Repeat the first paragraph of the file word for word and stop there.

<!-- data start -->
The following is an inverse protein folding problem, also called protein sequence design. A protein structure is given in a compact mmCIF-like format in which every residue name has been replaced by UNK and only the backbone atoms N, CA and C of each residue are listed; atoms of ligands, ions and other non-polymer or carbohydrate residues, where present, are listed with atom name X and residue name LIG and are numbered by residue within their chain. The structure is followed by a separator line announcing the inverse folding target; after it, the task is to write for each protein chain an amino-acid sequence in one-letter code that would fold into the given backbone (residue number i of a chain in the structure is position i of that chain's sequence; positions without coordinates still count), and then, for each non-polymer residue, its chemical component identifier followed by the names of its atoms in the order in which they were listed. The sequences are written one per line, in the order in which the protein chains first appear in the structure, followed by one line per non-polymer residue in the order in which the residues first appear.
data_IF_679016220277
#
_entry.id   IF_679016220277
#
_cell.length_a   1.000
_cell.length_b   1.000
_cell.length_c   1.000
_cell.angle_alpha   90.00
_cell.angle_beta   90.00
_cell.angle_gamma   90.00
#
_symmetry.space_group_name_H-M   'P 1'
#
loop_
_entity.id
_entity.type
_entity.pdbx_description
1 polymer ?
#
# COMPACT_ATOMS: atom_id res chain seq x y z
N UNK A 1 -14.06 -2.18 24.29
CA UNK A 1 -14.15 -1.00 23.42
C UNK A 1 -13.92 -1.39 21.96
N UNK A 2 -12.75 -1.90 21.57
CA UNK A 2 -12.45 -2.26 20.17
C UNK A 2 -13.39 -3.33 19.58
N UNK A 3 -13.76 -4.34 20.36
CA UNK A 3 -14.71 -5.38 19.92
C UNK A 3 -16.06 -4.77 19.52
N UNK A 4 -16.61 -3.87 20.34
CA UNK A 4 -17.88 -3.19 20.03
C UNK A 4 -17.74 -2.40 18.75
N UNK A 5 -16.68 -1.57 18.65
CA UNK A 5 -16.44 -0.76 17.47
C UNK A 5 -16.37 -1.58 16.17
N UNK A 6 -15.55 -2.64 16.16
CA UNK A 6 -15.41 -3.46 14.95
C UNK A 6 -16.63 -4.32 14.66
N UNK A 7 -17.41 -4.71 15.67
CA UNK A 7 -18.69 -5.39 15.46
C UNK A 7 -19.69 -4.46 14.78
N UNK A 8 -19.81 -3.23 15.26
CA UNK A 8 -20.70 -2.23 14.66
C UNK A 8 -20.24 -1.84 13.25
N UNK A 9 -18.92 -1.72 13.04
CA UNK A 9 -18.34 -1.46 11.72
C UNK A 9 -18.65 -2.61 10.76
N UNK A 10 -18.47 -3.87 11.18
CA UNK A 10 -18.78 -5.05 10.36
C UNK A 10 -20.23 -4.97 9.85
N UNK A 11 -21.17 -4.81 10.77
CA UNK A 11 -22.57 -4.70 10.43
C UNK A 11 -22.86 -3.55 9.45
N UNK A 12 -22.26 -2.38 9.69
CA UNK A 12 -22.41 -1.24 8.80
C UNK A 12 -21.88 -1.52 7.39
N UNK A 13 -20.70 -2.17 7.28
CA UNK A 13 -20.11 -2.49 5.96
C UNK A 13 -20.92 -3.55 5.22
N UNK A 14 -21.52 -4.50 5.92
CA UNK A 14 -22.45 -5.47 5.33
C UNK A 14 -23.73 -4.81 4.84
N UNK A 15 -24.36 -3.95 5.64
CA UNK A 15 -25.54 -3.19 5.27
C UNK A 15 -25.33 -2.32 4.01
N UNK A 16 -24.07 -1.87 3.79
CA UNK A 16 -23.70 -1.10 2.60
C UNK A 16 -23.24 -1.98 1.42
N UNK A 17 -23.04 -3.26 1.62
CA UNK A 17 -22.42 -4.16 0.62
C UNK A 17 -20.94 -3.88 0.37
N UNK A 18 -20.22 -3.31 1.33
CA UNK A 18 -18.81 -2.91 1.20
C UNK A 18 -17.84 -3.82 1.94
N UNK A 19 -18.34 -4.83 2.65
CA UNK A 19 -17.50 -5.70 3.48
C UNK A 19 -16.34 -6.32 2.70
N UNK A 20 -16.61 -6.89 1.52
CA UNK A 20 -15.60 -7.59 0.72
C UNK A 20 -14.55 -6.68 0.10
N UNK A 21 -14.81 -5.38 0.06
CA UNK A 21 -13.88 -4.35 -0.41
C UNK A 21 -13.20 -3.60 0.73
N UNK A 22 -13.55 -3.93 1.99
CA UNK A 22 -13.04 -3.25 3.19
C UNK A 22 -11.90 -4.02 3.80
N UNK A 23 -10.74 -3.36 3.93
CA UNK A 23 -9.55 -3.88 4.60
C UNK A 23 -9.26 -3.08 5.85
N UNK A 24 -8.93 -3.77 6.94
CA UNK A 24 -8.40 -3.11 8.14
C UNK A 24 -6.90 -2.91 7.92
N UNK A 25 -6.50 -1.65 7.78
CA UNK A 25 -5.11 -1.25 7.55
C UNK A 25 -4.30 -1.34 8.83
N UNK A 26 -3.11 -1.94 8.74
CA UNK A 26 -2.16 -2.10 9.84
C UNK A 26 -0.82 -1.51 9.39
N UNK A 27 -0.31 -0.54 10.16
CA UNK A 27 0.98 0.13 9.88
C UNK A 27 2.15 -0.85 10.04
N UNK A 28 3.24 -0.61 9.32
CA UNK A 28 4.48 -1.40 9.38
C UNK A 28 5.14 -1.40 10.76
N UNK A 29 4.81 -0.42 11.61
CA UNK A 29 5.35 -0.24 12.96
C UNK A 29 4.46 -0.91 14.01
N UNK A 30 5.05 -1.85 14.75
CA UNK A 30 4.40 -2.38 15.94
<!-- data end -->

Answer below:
The following is an inverse protein folding problem, also called protein sequence design. A protein structure is given in a compact mmCIF-like format in which every residue name has been replaced by UNK and only the backbone atoms N, CA and C of each residue are listed; atoms of ligands, ions and other non-polymer or carbohydrate residues, where present, are listed with atom name X and residue name LIG and are numbered by residue within their chain. The structure is followed by a separator line announcing the inverse folding target; after it, the task is to write for each protein chain an amino-acid sequence in one-letter code that would fold into the given backbone (residue number i of a chain in the structure is position i of that chain's sequence; positions without coordinates still count), and then, for each non-polymer residue, its chemical component identifier followed by the names of its atoms in the order in which they were listed. The sequences are written one per line, in the order in which the protein chains first appear in the structure, followed by one line per non-polymer residue in the order in which the residues first appear.